“Credibility” in English comes through Middle French from a Latin word signifying trustworthiness and reliability in business and personal transactions (allegations, contentions, statements, promises, etc.). Where the goal is persuasion, exaggerating, embellishing, withholding, and falsifying evidence or accusing the adverse party of some heinous crime is not a winning strategy for proving claims or defenses. This is as true under the Uniform Domain Name Dispute Resolution Policy (UDRP) as any other legal forum. Certification of “complete[ness]” and “accura[cy]” is built into the UDRP Rules, 3(b)(xiv) (for complainant) and 5(b)(viii) (for respondent). The Rule demands (in the ritual formula before interrogation) that parties tell “the truth, the whole truth, and nothing but the truth.” To be credible, to sell an argument or to defend a lawful registration can be a challenging exercise.
In weighing credibility, though, Panels must be careful not to disbelieve parties for the wrong reasons, although occasionally they do as with <ado.com>; award vacated by agreement in an ACPA action (discussed in earlier essays). There is also the <imi.com> case presently on cross-motions for summary judgment in federal court (also discussed in earlier essays). Most often, incredibility results from the unbridgeable gulf between fact and fiction. In literature this is referred to as the unreliable narrator syndrome. The speaker wants to convince listeners that his or her version of the facts are reliable, but the narrative is unbelievable for reasons that can be objectively identified. In legal terms the unbridgeable gulf is between naked allegations and lack of proof of the existence of alleged facts.
I will focus on four recent decisions for illustrating the range of objective assessments, two each of complainants and respondents: Dialoga Servicios Interactivos, S.A. v. Finlead AG, D2018-2768 (WIPO February 8, 2019) (<dialoga.com>) and AMUNDI PIONEER ASSET MANAGEMENT USA, INC. v. John Hrusovszky, / Gold Rush Hosting Solutions, LLC, FA1811001815000 (Forum January 7, 2019) (<pioneerinvestments>) for complainants; and Toner Connect, L.L.C. v. Privacy Protect, LLC / Realogue Corporation, D2018-2829 (WIPO February 21, 2019) (<tonerconnect.com>) and Mobile Hi-Tech Wheels v. Derek Baumeister / Lni Enterprises, FA1901001826655 (Forum March 5, 2019) (<fuelwheel outlet.com>) for respondents. All of these cases turn on credibility objectively assessed.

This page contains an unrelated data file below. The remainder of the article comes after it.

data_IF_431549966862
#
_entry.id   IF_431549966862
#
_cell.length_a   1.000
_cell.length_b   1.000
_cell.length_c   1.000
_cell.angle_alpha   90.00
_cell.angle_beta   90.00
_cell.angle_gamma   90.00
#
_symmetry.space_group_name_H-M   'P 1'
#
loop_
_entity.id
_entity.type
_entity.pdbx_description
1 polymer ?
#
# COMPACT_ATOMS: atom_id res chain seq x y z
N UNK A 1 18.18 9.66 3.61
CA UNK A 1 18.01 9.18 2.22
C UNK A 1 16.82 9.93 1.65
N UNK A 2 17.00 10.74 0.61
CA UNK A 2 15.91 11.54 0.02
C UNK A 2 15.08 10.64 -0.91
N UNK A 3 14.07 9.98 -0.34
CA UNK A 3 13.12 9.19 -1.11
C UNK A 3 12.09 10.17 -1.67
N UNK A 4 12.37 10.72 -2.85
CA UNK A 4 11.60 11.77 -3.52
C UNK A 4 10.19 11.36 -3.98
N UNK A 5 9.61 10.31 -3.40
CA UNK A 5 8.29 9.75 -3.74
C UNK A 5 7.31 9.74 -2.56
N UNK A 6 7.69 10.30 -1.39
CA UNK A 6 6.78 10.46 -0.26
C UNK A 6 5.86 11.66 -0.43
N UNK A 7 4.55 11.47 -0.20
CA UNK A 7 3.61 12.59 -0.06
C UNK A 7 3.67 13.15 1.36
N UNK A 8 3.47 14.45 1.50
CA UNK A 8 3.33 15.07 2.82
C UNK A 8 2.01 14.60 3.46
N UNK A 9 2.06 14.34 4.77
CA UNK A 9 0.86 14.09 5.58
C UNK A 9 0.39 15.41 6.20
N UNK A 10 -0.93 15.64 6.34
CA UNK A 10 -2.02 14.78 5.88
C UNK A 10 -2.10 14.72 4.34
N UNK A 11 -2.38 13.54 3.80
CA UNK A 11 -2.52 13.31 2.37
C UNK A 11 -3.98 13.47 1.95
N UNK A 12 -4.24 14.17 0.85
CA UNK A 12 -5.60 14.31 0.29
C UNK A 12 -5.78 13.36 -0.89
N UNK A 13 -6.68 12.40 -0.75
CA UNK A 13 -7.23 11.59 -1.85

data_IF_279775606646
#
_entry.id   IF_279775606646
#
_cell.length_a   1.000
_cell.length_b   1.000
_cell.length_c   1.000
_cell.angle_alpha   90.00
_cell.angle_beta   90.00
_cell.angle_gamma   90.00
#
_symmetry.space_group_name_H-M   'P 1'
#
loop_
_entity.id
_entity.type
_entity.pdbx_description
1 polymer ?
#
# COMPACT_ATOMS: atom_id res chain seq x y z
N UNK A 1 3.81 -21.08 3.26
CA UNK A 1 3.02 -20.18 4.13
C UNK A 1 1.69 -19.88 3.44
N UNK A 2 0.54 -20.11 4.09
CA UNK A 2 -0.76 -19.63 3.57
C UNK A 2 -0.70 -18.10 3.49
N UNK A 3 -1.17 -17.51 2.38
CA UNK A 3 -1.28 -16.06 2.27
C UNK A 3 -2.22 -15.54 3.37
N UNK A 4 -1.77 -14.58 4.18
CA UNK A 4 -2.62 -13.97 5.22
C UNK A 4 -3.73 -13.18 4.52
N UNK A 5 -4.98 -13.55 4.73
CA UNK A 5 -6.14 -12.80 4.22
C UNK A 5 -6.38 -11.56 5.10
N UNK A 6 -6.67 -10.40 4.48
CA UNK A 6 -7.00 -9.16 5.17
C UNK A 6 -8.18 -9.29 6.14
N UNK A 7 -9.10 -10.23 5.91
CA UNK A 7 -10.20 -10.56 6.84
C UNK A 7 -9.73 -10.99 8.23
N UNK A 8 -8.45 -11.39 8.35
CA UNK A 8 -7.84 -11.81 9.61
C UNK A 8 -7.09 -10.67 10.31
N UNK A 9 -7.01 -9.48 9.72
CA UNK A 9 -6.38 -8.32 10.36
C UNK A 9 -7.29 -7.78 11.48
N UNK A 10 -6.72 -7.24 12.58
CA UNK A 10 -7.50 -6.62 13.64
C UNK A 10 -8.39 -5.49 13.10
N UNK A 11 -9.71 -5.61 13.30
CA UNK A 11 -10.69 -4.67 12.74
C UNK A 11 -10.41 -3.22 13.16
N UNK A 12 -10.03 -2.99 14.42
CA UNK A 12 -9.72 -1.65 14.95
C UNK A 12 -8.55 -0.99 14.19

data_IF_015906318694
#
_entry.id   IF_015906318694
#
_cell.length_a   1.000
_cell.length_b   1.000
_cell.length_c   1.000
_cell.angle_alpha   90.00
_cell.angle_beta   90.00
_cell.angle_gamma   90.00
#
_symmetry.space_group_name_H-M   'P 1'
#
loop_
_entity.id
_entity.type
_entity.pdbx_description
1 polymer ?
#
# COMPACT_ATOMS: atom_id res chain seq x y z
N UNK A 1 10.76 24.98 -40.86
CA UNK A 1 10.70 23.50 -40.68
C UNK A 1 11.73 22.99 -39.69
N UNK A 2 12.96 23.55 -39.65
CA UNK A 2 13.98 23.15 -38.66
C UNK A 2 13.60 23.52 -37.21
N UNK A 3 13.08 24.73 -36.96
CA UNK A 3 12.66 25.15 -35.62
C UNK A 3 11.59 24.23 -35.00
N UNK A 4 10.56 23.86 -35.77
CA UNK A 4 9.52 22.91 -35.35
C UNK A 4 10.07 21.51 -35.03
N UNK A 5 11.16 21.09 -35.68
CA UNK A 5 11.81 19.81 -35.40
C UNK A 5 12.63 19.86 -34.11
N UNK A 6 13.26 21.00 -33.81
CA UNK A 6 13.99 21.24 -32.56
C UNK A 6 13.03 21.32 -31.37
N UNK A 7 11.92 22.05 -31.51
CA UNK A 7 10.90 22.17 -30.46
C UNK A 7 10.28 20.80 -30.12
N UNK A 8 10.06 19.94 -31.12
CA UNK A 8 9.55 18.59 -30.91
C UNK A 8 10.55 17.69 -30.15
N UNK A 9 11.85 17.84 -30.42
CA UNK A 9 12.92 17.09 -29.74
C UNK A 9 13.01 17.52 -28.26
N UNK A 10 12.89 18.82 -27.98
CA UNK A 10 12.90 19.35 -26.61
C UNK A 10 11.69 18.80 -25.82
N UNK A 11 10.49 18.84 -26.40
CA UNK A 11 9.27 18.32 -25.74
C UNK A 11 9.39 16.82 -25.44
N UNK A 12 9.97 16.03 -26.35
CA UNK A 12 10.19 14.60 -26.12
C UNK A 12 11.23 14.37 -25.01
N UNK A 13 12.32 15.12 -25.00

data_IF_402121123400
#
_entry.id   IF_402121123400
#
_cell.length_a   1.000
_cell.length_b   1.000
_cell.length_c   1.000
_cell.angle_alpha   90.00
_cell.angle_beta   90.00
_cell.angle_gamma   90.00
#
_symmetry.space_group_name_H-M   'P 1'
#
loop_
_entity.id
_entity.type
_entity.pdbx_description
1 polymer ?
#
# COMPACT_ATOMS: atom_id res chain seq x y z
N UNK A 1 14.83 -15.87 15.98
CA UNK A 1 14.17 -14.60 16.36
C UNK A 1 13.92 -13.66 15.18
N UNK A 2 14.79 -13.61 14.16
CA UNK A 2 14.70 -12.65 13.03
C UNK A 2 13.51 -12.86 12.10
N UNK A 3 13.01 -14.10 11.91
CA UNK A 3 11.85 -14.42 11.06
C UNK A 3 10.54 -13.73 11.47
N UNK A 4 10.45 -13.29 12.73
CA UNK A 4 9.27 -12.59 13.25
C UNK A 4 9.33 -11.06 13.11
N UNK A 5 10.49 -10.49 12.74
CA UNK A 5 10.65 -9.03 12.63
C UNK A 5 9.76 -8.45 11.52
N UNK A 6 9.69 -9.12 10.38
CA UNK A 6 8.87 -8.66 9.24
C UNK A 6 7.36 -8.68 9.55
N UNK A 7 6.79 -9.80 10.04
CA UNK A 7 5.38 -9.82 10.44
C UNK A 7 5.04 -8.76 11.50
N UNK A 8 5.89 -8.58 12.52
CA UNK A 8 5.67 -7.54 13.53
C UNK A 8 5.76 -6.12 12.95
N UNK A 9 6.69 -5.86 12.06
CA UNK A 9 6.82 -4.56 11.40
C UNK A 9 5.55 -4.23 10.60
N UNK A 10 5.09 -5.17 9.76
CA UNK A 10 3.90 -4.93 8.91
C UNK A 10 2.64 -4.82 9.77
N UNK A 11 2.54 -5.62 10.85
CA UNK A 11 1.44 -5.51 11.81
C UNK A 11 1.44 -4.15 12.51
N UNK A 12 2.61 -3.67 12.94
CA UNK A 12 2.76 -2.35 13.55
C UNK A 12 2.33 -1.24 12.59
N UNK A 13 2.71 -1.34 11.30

As the level of plausibility for the existence of fact rises, disbelievability becomes increasingly subjective, for which there are no objective standards. Subjectivity is the realim of the self. An interesting illustration of this is another recent decision by a divided three-member Panel. I will argue that the majority stepped into error by disbelieving testimony submitted under oath and extending a principle of law intended for one set of circumstances (well-known and famous marks) to another set for which the principle was never intended to apply (generic terms). Subjective disbelievability is illustrated in Rosetta Stone Ltd. v. Digital Privacy Corporation / Stuart Thomas, D2018-2322 (WIPO February 27, 2019).
Objective is distinguished from subjective by being measured by criteria outside the self. The three-member Panel in Dialoga was unimpressed by Complainant’s contentions and its offer of proof because, among other thinks, it failed “to produce all of its correspondence with the Respondent. The principal submission in the Complainant’s case on bad faith was that the Respondent’s primary purpose in registering the disputed domain name was to sell it to the Complainant. In these circumstances, the evidence of the Parties’ interactions was material to the outcome of the case.” It also failed to address “the dictionary word nature of the disputed domain name.”
The same failures of credibility (but on different grounds) undercut complainants’ contentions in Amundi Pioneer Asset Management. The Panel is careful to frame the objective reasons for its decision. Complainant challenged <mypioneer investments.com> for allegedly squatting on its PIONEER INVESTMENTS mark. The Complainant asserted its mark was well-known or famous which the Panel rejected:
Cases that have imputed a bad faith intent from the use of domain name similar to a famous mark tend to involve marks of considerable notoriety, notoriety to a level such that it is not credible for a respondent to deny knowledge, such as CITIBANK, WAL-MART, and LEGO.
The objectivity is measuring PIONEER INVESTMENTS against truly famous marks. But, in this case,